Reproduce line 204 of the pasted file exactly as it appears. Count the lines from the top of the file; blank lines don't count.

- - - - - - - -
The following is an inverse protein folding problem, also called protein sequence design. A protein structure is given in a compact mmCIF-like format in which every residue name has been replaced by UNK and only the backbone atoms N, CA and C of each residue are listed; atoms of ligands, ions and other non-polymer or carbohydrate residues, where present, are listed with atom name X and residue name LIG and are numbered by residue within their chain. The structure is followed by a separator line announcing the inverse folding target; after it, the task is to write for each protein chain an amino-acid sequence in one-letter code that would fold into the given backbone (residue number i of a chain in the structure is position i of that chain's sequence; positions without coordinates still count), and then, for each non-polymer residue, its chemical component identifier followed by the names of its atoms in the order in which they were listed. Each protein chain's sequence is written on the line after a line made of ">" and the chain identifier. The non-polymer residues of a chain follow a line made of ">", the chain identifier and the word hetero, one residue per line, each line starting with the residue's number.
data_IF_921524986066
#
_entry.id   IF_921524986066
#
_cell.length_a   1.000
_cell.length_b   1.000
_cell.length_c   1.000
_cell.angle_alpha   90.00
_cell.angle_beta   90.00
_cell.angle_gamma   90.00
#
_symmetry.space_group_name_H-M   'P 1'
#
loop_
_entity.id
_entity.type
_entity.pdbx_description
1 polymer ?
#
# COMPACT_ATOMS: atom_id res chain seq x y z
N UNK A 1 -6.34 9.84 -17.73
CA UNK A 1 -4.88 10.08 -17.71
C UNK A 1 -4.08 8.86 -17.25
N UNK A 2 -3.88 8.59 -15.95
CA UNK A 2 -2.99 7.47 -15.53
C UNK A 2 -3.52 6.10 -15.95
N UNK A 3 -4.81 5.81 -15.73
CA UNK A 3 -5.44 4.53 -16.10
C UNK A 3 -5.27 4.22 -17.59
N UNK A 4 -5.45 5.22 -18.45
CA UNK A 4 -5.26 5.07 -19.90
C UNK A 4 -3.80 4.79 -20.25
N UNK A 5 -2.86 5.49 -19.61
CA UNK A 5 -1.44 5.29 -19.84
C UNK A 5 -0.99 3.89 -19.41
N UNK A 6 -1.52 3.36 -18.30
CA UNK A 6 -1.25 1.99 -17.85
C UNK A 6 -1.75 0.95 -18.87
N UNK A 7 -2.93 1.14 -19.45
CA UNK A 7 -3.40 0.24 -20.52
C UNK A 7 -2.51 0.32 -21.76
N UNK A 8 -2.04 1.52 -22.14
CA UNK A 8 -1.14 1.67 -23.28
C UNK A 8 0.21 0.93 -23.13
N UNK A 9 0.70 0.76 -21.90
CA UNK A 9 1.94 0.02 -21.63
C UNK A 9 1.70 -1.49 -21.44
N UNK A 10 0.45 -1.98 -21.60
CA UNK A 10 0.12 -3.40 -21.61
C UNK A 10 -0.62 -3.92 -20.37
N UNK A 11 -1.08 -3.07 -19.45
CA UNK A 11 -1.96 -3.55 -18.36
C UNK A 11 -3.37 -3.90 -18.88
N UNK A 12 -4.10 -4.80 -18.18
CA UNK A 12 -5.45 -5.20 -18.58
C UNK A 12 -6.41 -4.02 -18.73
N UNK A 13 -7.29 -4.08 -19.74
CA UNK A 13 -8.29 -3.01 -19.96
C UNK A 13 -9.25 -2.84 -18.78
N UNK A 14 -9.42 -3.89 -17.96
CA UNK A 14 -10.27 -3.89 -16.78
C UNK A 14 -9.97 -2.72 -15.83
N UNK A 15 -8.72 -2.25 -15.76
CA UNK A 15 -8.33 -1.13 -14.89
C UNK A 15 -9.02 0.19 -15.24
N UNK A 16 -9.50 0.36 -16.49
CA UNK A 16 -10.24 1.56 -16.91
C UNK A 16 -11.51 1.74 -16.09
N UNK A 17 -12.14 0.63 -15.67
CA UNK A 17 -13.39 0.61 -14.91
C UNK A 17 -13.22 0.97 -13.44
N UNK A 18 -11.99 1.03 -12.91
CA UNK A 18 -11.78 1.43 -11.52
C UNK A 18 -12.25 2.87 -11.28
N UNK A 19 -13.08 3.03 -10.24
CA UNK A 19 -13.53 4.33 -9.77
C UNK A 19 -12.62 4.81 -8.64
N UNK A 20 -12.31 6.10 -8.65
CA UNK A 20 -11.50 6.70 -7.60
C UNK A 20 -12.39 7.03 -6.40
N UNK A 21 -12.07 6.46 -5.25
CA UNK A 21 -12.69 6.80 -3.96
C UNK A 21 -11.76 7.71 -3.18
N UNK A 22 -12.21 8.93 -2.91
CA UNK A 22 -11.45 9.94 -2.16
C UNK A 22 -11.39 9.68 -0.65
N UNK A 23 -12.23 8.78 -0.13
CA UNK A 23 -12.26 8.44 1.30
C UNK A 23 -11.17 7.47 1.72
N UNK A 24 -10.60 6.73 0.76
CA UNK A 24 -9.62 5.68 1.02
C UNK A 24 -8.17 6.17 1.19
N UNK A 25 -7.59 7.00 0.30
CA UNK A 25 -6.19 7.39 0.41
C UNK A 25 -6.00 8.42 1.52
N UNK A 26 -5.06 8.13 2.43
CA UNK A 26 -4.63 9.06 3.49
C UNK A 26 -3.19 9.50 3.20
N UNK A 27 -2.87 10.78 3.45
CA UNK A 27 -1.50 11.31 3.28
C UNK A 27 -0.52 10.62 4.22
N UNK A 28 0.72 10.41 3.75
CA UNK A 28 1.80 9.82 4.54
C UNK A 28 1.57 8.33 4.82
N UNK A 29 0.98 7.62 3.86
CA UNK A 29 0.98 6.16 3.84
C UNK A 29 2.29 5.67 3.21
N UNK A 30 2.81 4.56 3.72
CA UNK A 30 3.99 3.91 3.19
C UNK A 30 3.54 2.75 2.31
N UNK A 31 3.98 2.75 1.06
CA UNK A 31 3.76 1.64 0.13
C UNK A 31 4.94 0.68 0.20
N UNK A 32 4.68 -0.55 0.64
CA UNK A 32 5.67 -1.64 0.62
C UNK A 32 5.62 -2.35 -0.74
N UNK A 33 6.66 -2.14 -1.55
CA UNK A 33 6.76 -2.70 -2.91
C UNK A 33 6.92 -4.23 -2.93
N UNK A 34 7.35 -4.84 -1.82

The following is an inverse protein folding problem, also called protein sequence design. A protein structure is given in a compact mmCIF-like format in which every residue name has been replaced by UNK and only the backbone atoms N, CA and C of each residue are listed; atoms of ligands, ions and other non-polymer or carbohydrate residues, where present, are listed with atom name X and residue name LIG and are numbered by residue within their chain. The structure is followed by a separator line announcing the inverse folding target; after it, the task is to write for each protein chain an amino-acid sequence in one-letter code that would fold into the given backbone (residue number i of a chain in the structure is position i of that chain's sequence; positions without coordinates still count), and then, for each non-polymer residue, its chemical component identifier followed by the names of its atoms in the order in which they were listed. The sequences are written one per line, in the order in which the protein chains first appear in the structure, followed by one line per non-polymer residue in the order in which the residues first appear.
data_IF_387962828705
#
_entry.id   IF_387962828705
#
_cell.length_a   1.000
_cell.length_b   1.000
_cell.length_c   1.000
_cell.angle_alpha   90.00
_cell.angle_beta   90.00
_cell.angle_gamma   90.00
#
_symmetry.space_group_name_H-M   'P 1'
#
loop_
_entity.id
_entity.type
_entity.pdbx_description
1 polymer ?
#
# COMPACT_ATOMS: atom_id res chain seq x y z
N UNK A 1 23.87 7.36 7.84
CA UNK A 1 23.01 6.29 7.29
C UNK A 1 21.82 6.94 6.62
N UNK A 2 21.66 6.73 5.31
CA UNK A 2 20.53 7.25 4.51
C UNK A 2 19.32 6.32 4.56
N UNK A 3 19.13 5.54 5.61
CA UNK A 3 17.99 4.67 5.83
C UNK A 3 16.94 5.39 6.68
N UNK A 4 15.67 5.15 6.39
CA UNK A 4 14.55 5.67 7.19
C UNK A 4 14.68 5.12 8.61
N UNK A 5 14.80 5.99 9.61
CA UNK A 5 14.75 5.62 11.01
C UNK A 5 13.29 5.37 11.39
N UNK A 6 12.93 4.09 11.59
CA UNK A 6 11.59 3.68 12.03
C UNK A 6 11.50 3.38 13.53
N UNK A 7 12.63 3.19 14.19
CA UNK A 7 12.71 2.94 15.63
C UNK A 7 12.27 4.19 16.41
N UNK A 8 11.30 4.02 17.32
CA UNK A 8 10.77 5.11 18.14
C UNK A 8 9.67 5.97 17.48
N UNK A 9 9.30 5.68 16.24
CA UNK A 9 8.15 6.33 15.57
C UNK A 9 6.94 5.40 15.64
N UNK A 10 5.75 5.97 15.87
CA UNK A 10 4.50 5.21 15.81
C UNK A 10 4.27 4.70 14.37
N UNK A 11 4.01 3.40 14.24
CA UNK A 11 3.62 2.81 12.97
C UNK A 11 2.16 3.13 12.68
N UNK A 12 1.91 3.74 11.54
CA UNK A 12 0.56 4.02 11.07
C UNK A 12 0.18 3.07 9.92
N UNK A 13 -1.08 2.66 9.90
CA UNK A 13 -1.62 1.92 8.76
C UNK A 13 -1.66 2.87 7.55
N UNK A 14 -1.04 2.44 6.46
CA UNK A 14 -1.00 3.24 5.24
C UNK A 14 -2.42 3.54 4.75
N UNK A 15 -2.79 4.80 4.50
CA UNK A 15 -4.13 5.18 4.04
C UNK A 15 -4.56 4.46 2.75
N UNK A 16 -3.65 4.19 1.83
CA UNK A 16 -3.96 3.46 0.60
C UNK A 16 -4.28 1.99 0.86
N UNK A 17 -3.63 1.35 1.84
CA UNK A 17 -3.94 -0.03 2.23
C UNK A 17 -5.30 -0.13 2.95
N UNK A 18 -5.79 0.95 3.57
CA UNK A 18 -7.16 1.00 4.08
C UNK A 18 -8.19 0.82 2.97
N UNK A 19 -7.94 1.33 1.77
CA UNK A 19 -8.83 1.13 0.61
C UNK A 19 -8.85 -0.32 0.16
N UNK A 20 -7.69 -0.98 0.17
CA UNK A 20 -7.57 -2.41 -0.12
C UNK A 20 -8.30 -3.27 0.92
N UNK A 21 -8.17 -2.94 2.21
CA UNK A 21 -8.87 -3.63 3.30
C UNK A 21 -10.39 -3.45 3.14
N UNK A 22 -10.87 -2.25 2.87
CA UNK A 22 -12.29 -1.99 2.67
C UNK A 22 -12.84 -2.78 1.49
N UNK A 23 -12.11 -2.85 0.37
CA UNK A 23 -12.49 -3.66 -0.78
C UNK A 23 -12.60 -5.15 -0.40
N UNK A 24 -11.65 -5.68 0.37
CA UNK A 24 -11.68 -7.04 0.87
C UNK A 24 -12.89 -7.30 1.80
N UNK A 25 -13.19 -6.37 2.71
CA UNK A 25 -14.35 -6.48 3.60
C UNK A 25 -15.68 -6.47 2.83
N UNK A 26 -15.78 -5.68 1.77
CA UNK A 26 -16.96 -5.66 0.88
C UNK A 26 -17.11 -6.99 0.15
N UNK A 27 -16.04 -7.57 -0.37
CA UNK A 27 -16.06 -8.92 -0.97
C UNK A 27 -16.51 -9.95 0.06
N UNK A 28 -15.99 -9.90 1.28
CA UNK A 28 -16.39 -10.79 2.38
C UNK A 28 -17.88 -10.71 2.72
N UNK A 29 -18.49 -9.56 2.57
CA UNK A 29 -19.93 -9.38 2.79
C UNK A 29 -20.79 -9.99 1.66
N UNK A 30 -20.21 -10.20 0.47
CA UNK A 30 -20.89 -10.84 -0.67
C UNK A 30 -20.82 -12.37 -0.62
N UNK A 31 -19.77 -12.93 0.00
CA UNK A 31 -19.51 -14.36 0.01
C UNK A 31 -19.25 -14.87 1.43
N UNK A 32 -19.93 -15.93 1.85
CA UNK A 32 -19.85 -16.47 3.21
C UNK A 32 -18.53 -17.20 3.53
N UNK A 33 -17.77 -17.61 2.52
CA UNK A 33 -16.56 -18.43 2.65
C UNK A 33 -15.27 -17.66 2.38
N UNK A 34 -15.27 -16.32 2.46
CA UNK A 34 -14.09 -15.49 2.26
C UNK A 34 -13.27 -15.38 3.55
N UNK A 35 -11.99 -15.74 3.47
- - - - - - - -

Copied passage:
CA UNK A 21 -8.87 -3.63 3.30